The Order of Things: An Archaeology of the Human Sciences (Routledge Classics)
"The work numbers among those outward signs of culture the trained eye should find on prominent display in every private library. Have you read it? One's social and intellectual standing depends on the response." -- Michel de Certeau
When one defines "order" as a sorting of priorities, it becomes beautifully clear as to what Foucault is doing here. With virtuoso showmanship...more
This book was written on the basis of a joke by Borges - where in a short story Borges gives a definition of animals from a supposed Chinese ency...more
Here's the deal with this book: I read the book twice and wrote a long essay on it, and I realize that I'm still just pretending I understand what it's all about.
Mostly, what I got out of the book is the idea that Foucault doesn't agree with the popular periodization of history. Instead, he wants to create his own periods with their own particular significance.
What Foucault has to say is fairly interesting, but after getting the gist of the idea from the introduction, and (to be honest) a synopsis of the contents I don't think there's much to be gained from actually reading the book. I understand the idea of paradigm shift's in our body of knowle...more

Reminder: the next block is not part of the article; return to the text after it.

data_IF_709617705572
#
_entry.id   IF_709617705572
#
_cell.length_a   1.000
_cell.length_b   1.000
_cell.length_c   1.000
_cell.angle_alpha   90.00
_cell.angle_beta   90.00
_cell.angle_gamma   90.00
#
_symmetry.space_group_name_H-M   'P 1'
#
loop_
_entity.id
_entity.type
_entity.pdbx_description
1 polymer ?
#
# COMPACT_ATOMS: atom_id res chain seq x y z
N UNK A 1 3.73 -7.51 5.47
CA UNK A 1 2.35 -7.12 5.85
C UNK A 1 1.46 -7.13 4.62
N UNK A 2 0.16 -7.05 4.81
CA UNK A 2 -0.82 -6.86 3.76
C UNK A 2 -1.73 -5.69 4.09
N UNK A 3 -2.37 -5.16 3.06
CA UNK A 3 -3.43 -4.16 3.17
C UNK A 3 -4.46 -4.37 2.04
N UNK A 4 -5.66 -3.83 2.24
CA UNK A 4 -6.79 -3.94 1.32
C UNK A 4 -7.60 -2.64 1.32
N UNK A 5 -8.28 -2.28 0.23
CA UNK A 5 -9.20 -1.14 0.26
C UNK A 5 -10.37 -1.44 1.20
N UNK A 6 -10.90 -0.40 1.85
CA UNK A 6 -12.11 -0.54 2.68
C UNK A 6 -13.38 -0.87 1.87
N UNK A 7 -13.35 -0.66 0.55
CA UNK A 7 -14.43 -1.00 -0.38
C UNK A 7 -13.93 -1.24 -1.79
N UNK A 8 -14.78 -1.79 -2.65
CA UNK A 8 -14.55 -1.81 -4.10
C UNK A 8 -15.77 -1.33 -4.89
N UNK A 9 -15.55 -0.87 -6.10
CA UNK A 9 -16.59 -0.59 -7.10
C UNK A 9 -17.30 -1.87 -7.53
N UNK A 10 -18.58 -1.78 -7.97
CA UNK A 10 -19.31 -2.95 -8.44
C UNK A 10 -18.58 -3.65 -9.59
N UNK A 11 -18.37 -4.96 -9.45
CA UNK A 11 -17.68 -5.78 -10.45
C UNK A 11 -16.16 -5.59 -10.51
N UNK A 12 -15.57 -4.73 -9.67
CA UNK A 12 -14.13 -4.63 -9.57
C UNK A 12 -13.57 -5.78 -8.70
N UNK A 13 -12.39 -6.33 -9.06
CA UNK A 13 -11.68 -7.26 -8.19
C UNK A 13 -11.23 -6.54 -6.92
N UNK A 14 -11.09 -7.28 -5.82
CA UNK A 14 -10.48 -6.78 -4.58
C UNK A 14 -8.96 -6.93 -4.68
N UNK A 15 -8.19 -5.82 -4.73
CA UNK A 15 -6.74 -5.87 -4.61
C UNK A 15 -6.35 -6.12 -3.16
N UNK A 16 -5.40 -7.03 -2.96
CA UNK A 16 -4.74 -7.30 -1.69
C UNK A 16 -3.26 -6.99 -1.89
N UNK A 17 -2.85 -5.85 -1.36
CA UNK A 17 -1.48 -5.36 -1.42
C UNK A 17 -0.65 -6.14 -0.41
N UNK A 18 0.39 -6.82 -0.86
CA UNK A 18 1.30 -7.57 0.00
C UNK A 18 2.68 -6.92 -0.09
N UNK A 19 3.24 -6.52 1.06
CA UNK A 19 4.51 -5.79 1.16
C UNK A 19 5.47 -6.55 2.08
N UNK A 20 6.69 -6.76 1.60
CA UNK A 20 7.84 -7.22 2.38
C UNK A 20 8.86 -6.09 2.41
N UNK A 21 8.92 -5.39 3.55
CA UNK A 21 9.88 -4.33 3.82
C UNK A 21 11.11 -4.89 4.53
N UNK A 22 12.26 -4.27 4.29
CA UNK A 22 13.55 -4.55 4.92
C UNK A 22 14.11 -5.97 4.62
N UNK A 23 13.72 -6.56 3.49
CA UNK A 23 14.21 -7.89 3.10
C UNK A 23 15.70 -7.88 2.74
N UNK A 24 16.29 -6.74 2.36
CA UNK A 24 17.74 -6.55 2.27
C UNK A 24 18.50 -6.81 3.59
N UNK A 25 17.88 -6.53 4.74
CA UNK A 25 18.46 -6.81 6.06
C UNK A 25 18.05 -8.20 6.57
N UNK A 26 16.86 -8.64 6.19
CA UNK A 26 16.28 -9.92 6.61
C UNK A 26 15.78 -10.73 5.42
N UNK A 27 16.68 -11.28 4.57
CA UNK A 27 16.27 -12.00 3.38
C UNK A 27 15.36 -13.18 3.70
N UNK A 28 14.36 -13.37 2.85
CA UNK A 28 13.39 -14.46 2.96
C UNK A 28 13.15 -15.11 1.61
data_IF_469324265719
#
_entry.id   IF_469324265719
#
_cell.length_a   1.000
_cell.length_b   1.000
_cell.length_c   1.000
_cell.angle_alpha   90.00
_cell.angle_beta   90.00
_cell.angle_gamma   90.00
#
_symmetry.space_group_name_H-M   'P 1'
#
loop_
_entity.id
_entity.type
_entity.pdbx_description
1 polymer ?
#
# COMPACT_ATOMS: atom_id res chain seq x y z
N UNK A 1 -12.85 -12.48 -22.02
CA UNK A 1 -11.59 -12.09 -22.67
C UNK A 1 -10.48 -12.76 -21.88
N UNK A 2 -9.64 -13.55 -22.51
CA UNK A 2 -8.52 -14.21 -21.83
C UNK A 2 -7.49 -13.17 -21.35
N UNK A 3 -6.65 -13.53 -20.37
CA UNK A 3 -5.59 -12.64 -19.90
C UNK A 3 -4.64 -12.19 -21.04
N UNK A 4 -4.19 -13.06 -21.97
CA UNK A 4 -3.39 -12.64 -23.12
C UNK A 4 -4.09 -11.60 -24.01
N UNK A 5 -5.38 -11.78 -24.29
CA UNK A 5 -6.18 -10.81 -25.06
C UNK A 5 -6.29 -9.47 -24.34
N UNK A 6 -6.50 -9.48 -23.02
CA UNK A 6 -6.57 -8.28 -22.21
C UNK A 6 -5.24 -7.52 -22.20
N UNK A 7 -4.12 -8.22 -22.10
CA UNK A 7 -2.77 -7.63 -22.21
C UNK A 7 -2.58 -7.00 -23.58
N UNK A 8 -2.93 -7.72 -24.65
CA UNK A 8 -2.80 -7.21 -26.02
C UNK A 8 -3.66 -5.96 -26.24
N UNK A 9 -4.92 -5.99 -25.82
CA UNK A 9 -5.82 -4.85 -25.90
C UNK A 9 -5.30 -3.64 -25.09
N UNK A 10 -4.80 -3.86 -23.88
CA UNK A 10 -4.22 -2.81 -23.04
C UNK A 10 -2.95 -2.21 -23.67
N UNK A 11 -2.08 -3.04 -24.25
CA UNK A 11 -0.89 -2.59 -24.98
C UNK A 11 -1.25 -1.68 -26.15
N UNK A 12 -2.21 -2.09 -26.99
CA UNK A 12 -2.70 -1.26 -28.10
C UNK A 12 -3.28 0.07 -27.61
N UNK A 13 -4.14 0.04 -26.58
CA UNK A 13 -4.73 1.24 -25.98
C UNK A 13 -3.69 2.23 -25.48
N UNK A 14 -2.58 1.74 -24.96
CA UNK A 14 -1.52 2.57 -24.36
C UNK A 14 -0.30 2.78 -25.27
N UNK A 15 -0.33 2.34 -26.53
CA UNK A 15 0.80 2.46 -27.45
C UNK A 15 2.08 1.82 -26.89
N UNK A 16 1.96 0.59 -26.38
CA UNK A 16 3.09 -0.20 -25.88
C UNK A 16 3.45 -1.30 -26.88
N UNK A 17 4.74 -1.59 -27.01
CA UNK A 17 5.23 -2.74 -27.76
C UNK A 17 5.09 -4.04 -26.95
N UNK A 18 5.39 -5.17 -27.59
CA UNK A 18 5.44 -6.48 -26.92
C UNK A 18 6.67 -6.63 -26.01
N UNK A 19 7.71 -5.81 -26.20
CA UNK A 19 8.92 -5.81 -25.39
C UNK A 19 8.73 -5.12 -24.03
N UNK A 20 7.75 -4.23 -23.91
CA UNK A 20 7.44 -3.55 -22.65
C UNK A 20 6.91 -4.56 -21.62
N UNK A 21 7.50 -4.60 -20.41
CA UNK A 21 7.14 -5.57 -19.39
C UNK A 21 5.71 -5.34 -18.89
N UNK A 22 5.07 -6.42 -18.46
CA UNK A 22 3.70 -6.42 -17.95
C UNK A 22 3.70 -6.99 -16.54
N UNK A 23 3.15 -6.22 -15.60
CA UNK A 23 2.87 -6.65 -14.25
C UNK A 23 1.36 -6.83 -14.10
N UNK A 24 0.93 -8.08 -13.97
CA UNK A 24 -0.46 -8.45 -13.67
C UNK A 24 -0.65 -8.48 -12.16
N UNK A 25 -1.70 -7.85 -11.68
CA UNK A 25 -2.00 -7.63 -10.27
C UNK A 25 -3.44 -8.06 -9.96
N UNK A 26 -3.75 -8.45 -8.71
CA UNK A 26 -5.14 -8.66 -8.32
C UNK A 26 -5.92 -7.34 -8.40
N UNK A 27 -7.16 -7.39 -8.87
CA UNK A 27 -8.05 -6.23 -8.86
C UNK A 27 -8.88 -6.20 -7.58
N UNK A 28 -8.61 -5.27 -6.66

There's no need to beat around the bush: The Order of Things is, bar none, the densest read on my shelf to date. Philosophy tyros steer clear; an entry-level text this is no...more
The first part of this book is great simply on the level of entertainment. Foucault's analysis of Velazquez's Las Meninas stands out as an essay that can be read on its own. I also enjoyed Foucault's discussion of Don Quixote.
The latter part of the book is much more of a historical study. Foucault has an interesting theor...more
I'd also be lying if I said that it didn't change the way I view thought in the west.
A lot of reviewers on here seem to think that the point of this book is that Foucault "doesn't like" the conventional periodization of history. Or, that Foucault wants to dispute where the modern/classic...more
I was never very good at either of those activities—mathematics or translation—with a few significant exceptions, significant because what I achieved in each case not only gave me confid...more
Foucualt undertakes an archaeology of sorts in order to identify and compare three distinct epistemological moments (beginning with the Renaissance and similitudes, moving to Classical representation, and finally the "discovery" of Modern man). Each episteme, Foucault argues, creates meaning based upon its fundamental assumptions about where the order of thing...more
This book first arose out of a passage in Borges, out of the laughter that shattered, as I read the passage, all the familiar landmarks of my thought -- our thought, the thought that bears the stamp of our age and our geography - breaking up all the o...more
Audaciously archaeological, Foucault kicks language's ass all over the place, starting with a single famous work by Velasquez and diving deeper and deeper into the origins of modern thought, literature, economy, state, and, well, language.
A must-read. (I'm not done. If the last chapters fall off, I'll add to this review. - 9/22/2009)
Foucault is best known for his critical studies of social institutions, most notably psychiatry, medicine, the human sciences and the prison sys...more